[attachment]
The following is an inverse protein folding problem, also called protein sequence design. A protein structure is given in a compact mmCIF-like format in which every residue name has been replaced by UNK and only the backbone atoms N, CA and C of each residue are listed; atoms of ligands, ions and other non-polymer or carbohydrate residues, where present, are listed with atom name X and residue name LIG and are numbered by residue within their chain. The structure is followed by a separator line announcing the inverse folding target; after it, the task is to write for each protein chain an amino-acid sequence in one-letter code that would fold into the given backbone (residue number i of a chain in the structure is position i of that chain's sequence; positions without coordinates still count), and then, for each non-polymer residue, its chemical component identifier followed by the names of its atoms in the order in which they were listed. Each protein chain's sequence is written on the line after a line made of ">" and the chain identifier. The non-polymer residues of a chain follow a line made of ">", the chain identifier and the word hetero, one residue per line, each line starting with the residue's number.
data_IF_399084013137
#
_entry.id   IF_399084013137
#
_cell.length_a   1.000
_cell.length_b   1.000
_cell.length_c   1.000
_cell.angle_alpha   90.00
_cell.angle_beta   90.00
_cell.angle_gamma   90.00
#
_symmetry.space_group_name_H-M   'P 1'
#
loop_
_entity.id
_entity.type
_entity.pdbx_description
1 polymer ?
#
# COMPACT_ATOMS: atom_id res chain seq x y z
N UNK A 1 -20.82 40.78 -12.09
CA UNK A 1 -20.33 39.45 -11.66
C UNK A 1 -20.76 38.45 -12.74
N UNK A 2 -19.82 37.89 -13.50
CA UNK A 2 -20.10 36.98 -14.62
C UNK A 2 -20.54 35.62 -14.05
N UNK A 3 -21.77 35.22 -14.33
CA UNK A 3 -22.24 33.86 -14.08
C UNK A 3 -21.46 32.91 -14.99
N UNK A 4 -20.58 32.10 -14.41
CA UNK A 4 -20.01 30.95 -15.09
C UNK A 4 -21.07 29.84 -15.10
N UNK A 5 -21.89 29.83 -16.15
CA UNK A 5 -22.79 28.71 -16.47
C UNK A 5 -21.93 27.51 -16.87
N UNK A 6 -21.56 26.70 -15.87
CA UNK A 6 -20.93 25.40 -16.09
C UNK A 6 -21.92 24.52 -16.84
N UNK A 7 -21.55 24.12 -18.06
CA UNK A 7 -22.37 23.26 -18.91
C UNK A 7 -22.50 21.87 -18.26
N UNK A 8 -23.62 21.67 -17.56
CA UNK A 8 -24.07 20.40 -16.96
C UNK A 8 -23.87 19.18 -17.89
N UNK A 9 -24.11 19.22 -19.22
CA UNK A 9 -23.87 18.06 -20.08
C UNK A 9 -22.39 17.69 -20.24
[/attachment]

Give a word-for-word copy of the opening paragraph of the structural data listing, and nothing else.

The following is an inverse protein folding problem, also called protein sequence design. A protein structure is given in a compact mmCIF-like format in which every residue name has been replaced by UNK and only the backbone atoms N, CA and C of each residue are listed; atoms of ligands, ions and other non-polymer or carbohydrate residues, where present, are listed with atom name X and residue name LIG and are numbered by residue within their chain. The structure is followed by a separator line announcing the inverse folding target; after it, the task is to write for each protein chain an amino-acid sequence in one-letter code that would fold into the given backbone (residue number i of a chain in the structure is position i of that chain's sequence; positions without coordinates still count), and then, for each non-polymer residue, its chemical component identifier followed by the names of its atoms in the order in which they were listed. Each protein chain's sequence is written on the line after a line made of ">" and the chain identifier. The non-polymer residues of a chain follow a line made of ">", the chain identifier and the word hetero, one residue per line, each line starting with the residue's number.